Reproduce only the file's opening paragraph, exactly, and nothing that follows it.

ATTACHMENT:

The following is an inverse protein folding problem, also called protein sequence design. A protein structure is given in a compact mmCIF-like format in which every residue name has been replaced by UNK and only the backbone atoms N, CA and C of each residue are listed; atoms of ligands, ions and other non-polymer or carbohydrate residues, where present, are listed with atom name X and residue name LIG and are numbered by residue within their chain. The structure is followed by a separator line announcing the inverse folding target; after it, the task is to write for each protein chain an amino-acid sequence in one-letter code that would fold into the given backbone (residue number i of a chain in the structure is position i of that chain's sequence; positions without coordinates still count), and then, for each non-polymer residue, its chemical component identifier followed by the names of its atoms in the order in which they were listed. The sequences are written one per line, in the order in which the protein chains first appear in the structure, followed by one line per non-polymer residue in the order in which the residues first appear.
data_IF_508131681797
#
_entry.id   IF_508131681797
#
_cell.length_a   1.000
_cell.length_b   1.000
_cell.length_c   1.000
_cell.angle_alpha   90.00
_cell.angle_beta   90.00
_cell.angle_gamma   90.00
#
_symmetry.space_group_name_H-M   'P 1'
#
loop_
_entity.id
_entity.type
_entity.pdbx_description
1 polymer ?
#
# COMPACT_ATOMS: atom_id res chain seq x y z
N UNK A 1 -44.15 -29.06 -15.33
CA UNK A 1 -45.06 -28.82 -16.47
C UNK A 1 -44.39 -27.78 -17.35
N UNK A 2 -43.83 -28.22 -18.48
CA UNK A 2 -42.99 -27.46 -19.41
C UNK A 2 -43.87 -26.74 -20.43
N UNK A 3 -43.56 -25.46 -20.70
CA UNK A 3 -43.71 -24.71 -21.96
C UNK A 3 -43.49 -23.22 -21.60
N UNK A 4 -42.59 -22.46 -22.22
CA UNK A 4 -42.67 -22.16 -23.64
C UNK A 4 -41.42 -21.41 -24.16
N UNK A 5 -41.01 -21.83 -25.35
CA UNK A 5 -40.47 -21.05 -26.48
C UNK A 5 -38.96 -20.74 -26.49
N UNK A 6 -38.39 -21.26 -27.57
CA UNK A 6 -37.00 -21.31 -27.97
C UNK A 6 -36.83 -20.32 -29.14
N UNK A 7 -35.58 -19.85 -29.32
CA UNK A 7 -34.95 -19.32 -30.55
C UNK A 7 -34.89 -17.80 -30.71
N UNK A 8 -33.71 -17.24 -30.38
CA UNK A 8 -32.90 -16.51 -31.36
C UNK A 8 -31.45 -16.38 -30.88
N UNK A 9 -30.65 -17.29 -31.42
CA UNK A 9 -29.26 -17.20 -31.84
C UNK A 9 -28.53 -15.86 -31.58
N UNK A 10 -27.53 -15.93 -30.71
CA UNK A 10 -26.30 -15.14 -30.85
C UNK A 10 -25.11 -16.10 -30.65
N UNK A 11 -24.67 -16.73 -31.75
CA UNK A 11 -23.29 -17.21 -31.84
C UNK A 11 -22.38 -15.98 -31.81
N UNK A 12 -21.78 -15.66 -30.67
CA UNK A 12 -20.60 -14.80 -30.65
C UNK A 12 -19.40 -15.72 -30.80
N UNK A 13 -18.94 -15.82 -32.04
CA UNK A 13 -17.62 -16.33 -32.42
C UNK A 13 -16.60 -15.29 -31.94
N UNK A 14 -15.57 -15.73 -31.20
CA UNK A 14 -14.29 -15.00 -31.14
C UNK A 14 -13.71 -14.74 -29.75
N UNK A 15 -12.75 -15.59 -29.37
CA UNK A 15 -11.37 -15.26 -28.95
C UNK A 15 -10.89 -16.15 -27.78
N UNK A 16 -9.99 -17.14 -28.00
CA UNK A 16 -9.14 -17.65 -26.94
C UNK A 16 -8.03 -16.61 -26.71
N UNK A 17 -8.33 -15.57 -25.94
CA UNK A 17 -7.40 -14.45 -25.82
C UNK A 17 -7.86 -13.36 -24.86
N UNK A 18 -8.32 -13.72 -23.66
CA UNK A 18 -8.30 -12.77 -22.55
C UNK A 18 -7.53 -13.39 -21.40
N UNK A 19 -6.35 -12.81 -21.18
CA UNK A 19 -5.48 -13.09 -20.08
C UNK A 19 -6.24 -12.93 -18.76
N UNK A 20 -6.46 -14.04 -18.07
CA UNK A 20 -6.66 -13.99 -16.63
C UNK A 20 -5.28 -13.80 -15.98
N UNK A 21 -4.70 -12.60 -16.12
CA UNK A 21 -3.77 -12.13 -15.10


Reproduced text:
The following is an inverse protein folding problem, also called protein sequence design. A protein structure is given in a compact mmCIF-like format in which every residue name has been replaced by UNK and only the backbone atoms N, CA and C of each residue are listed; atoms of ligands, ions and other non-polymer or carbohydrate residues, where present, are listed with atom name X and residue name LIG and are numbered by residue within their chain. The structure is followed by a separator line announcing the inverse folding target; after it, the task is to write for each protein chain an amino-acid sequence in one-letter code that would fold into the given backbone (residue number i of a chain in the structure is position i of that chain's sequence; positions without coordinates still count), and then, for each non-polymer residue, its chemical component identifier followed by the names of its atoms in the order in which they were listed. The sequences are written one per line, in the order in which the protein chains first appear in the structure, followed by one line per non-polymer residue in the order in which the residues first appear.